Saturday, July 25, 2009
No one thought a film based on a theme park attraction would work. Now, of course, we know true artistic bankruptcy: Michael Bay churned out what amounted to nothing more than overblown product placement with his Transformers franchise and a planned Battleship movie is on the horizon. Then, however, this was about as low as you could possibly get. It was so garish and cheap that even I, a 14-year-old, was so offended by the notion of it that I never saw it in theaters.
What surprised me when I finally caved and watched it on DVD, and now that I re-visit it on Blu-Ray, is how damn good it is. As a piece of witty, escapist fun, few can approach it. It's so self-aware that there's actually a joy in recognizing scenes from the ride, most notably the dog holding a cell key. But there is also a story here, one simple enough to fuel a mindless action flick but also enough to make you care about it beyond its novelty value.
Elizabeth Swann (Keira Knightley), the daughter of the regional governor of Port Royal (Jonathan Pryce), spots a boy floating in the wreckage of a destroyed ship as a young girl. In the present, that boy, Will Turner (Orlando Bloom) works as a blacksmith's apprentice and pines for Elizabeth, who is set to be married to the up-an-coming naval officer, Norrington (Jack Davenport) against her wishes. After a mishap involving a corset, the pirate medallion Elizabeth found sends out some sort of signal, and later that night pirates swarm the colonial town. Elizabeth is kidnapped, Will vows to save her, and it's as easy as that.
It doesn't sound like very fresh stuff, I'll grant, but it all changes when Verbinski plays his ace in the hole. Captain Jack Sparrow, played with manic glee by Johnny Depp, turns what might have been a serviceable, forgettable blockbuster into one of the best action flicks of the decade. Depp finally has a film big enough to contain his eccentricities, and he unleashes every quirk and mannerism in his repertoire. A mix of Keith Richards and Pepé Le Pew, Jack is an unstoppable mix of dry sarcasm, deceptive idiocy and deft capability. He is always put-upon, and those who must bear with him are soon put-upon themselves. He wants to kill Elizabeth's kidnapper, Captain Barbossa (Geoffrey Rush) more than Will, though for entirely different reasons. That Depp never becomes just too much of a weirdo is a testament to his ability to stop just short of parody.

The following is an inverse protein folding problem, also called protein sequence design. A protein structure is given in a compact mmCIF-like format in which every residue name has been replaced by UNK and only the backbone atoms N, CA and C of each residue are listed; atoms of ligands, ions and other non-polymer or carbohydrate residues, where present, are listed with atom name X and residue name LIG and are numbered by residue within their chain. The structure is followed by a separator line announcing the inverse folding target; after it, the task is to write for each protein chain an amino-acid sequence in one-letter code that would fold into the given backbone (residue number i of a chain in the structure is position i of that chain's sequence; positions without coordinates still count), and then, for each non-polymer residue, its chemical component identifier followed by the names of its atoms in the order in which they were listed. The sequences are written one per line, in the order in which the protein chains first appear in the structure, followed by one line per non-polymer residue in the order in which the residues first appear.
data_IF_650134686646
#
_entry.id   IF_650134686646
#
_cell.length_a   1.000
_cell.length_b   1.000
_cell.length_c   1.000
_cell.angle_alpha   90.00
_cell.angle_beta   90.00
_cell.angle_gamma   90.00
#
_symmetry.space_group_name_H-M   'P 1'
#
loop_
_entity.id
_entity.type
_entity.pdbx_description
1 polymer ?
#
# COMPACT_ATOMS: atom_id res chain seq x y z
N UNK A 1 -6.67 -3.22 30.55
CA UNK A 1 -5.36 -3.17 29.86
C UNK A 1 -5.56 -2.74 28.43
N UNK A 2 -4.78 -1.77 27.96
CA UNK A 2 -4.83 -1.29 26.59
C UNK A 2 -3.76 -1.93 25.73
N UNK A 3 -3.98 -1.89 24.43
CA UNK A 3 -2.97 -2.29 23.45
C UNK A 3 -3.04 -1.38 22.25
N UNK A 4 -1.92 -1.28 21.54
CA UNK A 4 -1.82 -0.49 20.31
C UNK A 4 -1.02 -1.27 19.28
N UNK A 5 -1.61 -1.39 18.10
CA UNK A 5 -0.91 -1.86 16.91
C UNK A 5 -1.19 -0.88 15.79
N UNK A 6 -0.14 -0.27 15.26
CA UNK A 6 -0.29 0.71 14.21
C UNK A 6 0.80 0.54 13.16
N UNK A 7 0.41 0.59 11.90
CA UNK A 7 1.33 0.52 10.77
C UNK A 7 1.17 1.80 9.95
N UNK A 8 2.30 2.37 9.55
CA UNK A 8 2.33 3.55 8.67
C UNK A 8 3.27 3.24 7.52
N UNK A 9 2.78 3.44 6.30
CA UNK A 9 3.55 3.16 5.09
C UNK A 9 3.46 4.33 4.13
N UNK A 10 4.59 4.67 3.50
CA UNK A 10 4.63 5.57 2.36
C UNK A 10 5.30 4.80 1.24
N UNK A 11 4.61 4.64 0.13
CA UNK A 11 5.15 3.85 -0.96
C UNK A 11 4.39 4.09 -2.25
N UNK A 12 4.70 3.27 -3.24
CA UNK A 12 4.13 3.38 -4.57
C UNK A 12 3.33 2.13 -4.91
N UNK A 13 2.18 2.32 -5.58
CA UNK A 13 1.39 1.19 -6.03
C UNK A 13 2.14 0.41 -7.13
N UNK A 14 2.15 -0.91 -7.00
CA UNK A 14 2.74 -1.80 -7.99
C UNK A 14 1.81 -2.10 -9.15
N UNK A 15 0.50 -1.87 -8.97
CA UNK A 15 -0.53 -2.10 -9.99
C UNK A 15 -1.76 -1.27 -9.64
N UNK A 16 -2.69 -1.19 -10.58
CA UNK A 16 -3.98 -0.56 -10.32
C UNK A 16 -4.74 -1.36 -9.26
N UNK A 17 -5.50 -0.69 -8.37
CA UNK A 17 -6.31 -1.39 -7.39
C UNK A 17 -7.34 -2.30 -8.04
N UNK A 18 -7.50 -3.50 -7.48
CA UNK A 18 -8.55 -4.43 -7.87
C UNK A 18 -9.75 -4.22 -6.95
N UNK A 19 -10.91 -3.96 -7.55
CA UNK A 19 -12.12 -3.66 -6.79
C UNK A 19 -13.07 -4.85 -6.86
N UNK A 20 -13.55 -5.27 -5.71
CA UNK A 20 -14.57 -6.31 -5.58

Depp buoys the film when it likely would have failed if placed squarely on Bloom's shoulders, as he brings the looks but not much else. He fits snugly into the role of a fresh-faced dolt who ruins Jack's carefully formulated plans through his blunt honesty and impatience, but the few emotional scenes involving just him and Elizabeth just short enough to prevent his lack of range from turning the whole thing into grating, unintentional comedy. Knightley has little to do but look pretty, but to her credit, she does so marvelously. Lee Arenberg and Mackenzie Crook are also sublime as two pirates who serve as a constant source of comic relief in a film that didn't need any specific characters to lighten the mood in the first place.
As I sat down with this first installment, having only seen a single high quality BD in the excellent transfer for Coraline (which bumped up the film into the top tier of the movies I've seen this year), I had no idea what I was in for. The Blu-Ray of POTC is a revelation: the blues of the ocean practically leap off the screen, while the color timing Verbinski and cinematographer Dariusz Wolski use is greatly benefited by this picture upgrade. Obviously, a statement like, "This is the best Blu-Ray I have ever seen" means little, but assuming this film is near or at the pinnacle of what the technology can offer, I'm already in love with the format.
The action is big and glorious without losing track of itself, the plot is just deep enough to make it worth paying attention and the acting from Pryce, Davenport, Rush and especially Depp is magnificent. The Curse of the Black Pearl single-handedly revived the pirate genre (though perhaps it's not fair to call it a revival as they only subsequent pirate films were the sequels to this) by subverting the conventions of the genre: this is not a movie about finding treasure but of returning it, and that one little quirk gives it the spark it needs to make one of the most exhilarating thrill rides you'll ever see.